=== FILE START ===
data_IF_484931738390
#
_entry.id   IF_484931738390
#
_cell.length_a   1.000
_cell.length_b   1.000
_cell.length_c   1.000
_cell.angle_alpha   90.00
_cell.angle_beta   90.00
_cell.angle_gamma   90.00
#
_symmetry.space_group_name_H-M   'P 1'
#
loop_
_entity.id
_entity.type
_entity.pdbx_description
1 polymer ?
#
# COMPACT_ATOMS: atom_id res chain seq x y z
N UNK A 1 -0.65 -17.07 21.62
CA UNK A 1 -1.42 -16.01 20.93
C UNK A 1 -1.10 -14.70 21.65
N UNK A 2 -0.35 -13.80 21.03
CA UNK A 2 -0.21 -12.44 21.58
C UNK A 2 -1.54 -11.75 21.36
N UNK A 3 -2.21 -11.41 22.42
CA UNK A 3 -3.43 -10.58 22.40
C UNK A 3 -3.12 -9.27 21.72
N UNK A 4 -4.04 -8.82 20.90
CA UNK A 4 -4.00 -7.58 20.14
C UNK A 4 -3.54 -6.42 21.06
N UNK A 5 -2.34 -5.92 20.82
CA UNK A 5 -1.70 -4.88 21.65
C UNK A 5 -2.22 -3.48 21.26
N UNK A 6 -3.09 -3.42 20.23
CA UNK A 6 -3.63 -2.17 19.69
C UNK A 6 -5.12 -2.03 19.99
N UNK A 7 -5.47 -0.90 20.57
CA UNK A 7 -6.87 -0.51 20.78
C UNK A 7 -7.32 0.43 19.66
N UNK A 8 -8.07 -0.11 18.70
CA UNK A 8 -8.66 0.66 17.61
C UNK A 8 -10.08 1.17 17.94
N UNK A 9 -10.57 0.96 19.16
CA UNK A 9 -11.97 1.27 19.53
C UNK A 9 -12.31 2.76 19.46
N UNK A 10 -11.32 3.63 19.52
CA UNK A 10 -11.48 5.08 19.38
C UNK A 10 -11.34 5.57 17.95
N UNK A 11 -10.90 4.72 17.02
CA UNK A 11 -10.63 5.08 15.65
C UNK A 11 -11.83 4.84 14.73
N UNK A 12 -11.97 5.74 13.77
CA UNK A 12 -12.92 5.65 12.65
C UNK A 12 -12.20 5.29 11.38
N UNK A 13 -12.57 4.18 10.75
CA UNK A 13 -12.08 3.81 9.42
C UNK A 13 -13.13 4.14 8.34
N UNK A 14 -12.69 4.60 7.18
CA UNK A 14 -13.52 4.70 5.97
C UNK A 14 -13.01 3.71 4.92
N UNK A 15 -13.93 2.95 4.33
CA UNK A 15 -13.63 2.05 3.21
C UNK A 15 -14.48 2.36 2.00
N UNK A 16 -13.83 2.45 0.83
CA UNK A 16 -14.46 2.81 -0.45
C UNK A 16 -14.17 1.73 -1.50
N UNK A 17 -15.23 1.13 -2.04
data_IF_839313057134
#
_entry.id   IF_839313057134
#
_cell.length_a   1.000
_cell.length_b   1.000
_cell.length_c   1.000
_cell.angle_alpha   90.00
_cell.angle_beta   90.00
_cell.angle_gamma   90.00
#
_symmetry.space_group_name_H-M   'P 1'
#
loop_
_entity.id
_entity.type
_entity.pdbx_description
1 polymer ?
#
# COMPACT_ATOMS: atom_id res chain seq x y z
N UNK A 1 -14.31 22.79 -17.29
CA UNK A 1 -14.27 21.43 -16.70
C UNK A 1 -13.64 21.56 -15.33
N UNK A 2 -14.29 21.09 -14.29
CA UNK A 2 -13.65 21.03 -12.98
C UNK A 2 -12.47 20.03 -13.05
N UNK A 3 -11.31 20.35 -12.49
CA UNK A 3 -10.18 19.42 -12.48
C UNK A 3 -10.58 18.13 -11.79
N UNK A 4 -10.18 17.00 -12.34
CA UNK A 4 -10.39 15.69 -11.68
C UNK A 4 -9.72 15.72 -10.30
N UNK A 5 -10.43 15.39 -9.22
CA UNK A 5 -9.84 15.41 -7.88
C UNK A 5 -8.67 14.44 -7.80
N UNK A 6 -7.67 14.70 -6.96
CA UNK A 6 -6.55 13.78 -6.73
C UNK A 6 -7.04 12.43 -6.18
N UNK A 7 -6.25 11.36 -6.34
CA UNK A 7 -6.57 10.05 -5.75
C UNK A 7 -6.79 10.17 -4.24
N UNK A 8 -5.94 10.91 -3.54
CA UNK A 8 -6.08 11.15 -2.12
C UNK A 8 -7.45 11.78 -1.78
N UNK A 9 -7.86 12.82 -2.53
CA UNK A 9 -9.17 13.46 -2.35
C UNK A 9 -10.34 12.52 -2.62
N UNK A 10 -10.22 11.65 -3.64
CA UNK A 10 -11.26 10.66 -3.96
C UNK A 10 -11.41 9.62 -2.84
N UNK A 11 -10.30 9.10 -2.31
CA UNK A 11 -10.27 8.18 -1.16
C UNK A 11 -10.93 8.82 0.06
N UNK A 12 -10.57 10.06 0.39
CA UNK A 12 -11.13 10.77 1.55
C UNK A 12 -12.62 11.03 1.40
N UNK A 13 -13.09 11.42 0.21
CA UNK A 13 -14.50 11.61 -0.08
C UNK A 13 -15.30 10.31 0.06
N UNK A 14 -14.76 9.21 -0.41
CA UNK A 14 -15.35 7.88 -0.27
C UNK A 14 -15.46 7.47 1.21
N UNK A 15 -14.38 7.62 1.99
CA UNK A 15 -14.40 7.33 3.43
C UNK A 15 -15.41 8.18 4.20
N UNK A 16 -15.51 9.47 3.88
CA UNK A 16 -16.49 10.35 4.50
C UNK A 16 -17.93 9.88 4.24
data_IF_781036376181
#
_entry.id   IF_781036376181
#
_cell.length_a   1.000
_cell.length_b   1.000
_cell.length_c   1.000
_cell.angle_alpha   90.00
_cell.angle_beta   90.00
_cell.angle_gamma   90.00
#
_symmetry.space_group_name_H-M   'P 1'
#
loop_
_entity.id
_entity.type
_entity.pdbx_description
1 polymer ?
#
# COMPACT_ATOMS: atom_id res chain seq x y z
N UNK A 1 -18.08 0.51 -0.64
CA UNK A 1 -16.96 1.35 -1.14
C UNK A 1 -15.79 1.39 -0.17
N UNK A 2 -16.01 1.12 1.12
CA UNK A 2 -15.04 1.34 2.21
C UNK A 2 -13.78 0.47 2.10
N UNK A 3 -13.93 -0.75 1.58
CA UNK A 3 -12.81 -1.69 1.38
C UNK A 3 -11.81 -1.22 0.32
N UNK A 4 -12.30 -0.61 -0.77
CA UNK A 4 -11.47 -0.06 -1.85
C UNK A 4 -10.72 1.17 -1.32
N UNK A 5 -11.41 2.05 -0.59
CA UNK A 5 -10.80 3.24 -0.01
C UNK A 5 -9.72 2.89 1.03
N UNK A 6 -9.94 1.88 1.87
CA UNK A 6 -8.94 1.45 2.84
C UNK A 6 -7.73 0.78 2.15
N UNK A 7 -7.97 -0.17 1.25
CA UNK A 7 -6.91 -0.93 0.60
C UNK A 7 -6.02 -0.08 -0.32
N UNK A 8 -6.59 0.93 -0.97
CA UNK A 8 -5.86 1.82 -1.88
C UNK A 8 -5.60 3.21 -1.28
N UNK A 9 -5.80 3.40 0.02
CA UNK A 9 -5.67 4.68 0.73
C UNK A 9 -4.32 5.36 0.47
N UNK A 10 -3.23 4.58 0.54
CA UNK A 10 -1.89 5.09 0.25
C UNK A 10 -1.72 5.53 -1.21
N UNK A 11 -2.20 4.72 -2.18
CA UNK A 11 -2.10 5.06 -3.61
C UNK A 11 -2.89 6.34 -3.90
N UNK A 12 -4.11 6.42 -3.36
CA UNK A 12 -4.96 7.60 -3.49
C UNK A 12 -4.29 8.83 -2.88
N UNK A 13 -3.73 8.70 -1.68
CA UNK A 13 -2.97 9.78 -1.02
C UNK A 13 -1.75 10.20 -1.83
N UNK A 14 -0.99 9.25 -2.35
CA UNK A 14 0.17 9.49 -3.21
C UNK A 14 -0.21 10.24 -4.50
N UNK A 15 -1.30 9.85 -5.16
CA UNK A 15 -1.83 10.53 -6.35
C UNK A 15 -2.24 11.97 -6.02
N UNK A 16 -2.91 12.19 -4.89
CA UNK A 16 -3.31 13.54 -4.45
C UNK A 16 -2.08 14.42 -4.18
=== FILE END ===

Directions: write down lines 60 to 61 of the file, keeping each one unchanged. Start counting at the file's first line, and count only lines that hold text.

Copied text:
N UNK A 14 -12.69 4.60 7.18
CA UNK A 14 -13.52 4.70 5.97